Akins taught Encore Chef Peter Tselikis how to safely handle the fish. It’s prepared one way — fried whole — because the restaurant’s supply so far has been too small to serve as fillets. If the restaurant starts to get larger fish, Kosiek said it could be served different ways, added to the larger Fish House menu or even sold in the market.
“They’ve loved it,” Kosiek said of the mostly local crowd who’ve tried the lionfish. Many people say it’s comparable in taste to hogfish, and some say it’s even better. Kelly is one of those people. He had his first taste at Encore, and he was hooked. “It’s really good — very smooth, very delicate, very flavorful.”
Tom Hill knows the lionfish is an environmental scourge in the Keys, and he knows there’s wholesale and retail demand for the fish, but he has no plans to sell them. More power to those who do, he says.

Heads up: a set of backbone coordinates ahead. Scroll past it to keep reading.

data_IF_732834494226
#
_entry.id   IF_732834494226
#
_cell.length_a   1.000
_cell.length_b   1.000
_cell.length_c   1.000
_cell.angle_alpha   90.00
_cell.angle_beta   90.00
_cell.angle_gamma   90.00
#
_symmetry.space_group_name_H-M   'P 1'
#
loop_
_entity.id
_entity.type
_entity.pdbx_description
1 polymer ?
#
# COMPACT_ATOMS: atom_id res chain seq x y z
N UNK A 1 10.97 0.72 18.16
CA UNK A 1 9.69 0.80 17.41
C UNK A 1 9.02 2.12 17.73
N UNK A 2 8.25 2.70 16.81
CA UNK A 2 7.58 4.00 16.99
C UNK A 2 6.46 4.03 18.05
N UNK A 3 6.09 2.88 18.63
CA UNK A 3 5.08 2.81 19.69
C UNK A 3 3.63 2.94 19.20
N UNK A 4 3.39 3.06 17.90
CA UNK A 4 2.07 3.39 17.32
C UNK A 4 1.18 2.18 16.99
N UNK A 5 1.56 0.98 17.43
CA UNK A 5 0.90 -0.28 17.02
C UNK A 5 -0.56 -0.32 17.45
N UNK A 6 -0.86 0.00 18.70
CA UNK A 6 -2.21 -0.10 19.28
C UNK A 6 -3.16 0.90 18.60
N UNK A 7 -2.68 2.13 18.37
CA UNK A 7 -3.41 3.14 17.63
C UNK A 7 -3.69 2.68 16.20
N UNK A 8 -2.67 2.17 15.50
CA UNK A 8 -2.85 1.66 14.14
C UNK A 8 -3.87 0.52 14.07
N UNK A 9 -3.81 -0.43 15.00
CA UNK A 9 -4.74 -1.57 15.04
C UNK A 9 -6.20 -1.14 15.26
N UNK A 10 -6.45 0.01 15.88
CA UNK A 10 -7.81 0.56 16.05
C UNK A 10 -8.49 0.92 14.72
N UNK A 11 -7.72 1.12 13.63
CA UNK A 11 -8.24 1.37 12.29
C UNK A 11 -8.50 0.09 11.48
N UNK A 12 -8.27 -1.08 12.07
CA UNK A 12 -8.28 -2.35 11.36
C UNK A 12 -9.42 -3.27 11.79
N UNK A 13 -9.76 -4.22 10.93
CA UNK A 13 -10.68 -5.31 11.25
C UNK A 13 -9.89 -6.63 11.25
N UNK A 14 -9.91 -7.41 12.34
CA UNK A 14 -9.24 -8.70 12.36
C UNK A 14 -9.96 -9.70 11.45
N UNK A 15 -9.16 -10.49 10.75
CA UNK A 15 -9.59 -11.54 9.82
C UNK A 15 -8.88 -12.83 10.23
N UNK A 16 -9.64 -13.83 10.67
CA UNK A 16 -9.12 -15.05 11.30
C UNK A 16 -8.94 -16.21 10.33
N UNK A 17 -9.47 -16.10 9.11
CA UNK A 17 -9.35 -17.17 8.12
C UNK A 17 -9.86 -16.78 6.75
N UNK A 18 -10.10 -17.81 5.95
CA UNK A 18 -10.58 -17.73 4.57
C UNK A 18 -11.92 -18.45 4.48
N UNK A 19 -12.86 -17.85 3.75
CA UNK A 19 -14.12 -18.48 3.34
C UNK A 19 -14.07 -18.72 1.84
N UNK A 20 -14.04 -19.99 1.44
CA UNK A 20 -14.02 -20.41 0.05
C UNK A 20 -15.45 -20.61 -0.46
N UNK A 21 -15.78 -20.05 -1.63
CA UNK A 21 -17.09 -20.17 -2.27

“I don’t need anyone getting hurt because they handled something incorrectly,” said Hill, whose family owns Key Largo Fisheries. “It’s a dangerous little creature.”
The dorsal and pelvic spines of the flamboyant lionfish can deliver a painful venom-laced sting. Accidental contact with one of the spines can mean just a little discomfort, hours of pain or even days of lost work, depending on the severity of the contact and the person’s reaction.
Kelly and Akins said they’ve been talking about doing workshops for fishing captains and their deckhands so they know how to properly deal with the fish. “A lot of the hesitation is that they’re just not aware of how easy they are to handle,” Akins said.